The Code of Health and Longevity: Or, a Concise View, of the Principles Calculated for the Preservation of Health, and the Attainment of Long Life, Band 3

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A. Constable & Company, 1806
 

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Seite 52 - ... been translated into English under the title of ' Sure and certain Methods of attaining a long and healthy Life.
Seite 76 - But what delights me most is, in my journeys backwards and forwards, to contemplate the situation and other beauties of the places I pass through -, some in the plain, others on hills, adjoining to rivers or fountains ; with a great many fine Houses and gardens.
Seite 92 - Nor do I ever find myself the worse for writing immediately after meals; nor is my understanding ever clearer ; nor am I apt to be drowsy ; the food I take being in too small a quantity to send up any fumes to the brain. O, how advantageous it is to an old man to eat but little ! Accordingly, I who know it eat but just enough to keep body and soul together...
Seite 90 - ... advance in years, cannot however be brought to retrench the quantity of their food, nay they rather increase it. And because they find themselves unable to digest the great quantity- of food with which they must load their stomachs by eating twice in the four-and-twenty hours, they make a resolution to eat but once, that the long interval between one meal and the other may enable them to eat, at one sitting, as much as they used to do in two: thus they eat till their stomachs...
Seite 91 - Thou, moreover, freest him from the dreadful thoughts of death. How greatly is thy faithful disciple indebted to thee, since by thy assistance he enjoys this beautiful expanse of the visible world, which is really beautiful to such as know how to view it with a philosophic eye, as thou hast enabled me to do. Nor could I, at any other time of life, even when I was young, but altogether debauched by an irregular life, perceive its beauties, though I 'spared no pains or expense to enjoy every season...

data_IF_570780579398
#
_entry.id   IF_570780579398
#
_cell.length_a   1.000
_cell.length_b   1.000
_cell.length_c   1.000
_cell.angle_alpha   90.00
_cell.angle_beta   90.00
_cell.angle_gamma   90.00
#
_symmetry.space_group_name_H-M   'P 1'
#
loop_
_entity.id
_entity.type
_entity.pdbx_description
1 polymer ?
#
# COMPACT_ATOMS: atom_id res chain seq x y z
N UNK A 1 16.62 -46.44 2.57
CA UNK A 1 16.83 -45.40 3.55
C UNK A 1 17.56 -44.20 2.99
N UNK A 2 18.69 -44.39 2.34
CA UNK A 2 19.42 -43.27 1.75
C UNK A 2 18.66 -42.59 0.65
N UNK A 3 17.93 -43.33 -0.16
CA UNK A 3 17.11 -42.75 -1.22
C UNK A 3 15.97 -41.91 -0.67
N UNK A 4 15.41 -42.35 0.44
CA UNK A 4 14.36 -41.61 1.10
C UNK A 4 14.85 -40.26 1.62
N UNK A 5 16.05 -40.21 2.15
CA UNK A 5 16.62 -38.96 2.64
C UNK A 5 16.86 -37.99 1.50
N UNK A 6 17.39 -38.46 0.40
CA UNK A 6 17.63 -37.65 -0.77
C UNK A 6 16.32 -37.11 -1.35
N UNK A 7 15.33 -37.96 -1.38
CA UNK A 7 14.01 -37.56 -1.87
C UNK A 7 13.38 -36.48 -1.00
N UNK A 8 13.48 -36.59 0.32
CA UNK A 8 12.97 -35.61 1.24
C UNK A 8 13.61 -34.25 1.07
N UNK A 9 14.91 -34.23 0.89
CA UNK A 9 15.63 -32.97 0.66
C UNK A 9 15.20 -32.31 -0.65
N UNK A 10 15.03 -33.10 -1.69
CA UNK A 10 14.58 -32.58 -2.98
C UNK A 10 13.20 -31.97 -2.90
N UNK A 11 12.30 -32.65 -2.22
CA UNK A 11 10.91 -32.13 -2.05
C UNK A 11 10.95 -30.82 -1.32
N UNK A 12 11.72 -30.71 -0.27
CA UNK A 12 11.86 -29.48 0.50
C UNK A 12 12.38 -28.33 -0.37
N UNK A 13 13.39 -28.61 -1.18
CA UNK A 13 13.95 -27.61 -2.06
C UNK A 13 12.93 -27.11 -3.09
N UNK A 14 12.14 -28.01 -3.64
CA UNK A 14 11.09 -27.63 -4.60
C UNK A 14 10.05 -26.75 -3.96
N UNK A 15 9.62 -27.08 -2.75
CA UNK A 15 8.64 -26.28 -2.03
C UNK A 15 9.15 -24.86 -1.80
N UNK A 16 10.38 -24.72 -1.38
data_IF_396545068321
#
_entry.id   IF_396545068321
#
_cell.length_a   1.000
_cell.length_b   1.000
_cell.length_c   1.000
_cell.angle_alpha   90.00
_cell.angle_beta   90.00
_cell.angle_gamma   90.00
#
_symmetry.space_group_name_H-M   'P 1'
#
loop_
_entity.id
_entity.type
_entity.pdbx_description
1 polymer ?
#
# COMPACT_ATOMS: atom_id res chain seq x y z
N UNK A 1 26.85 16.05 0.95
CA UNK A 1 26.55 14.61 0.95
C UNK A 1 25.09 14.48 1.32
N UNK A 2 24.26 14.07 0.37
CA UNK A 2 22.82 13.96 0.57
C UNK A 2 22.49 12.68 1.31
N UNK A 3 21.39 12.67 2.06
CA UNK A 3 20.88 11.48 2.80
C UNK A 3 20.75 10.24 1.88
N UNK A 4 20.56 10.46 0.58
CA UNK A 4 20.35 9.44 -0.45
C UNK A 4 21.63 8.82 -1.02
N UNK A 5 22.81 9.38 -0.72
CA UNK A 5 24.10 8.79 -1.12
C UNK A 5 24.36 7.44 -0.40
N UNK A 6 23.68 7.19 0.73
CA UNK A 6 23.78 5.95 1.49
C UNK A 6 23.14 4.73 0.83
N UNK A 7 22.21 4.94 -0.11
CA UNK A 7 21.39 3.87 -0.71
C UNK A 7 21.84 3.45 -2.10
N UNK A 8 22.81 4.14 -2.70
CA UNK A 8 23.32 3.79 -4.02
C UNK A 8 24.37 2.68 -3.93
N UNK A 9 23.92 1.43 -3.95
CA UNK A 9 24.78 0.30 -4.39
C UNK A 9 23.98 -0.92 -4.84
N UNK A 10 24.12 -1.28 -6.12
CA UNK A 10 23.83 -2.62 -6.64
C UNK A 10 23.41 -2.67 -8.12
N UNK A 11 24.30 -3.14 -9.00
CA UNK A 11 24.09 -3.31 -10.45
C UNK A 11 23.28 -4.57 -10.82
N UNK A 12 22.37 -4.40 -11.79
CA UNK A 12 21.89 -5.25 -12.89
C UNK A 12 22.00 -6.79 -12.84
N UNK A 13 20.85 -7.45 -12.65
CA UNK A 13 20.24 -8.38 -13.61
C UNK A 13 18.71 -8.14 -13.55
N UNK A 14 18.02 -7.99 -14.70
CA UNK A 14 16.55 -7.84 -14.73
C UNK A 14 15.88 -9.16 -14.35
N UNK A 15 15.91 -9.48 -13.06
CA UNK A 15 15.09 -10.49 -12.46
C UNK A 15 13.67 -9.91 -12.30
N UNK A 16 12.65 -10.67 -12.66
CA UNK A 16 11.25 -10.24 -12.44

Seite 98 - ... together, so as to render them inseparable, and incapable of alteration or fermenting ; circumstances which engender cruel fevers, and end in death. It is true indeed, and it would be a folly to deny it, that, let our humors be originally ever so good, time, which consumes every thing, cannot fail to consume and exhaust them ; and that man, as soon as that happens, must die of a natural death ; but yet, without sickness, as will be my case, who shall die at my appointed time, when...
Seite 74 - ... gentlemen ; men valuable for their good sense and manners, their acquaintance with letters, and every other good quality. Then, when I cannot enjoy their conversation, I betake myself to the reading of some good book. When I have read as much as I like, I write ; endeavouring in this as in every thing else, to be of service to others, to the utmost of my power.
Seite 102 - Now, as some of these people think these are trials sent them by God Almighty with a view of promoting their salvation, that they may do penance in this life for their past -errors, I cannot help saying, that, in my opinion, they are greatly mistaken. For I can by no means believe, that it is agreeable to the Deity, that man, his favorite creature, should live infirm, melancholy, and dissatisfied; but rather enjoy good health and spirits, and be always content within himself. ' In this manner did...
Seite 105 - ... was indeed next to a miracle how I could write so much, and upon subjects that required both judgment and spirit. And indeed, my Lord, it is incredible, what satisfaction and pleasure I have in these compositions. But as I write to be useful, your Lordship may easily conceive what pleasure I enjoyed.
Seite 106 - I cannot drink any wine, of whatever kind or country ; for, besides being these two months quite disgustful to my palate it disagrees with my stomach. Thus losing my milk (for wine is indeed the milk of old age), and having nothing to drink, for no change...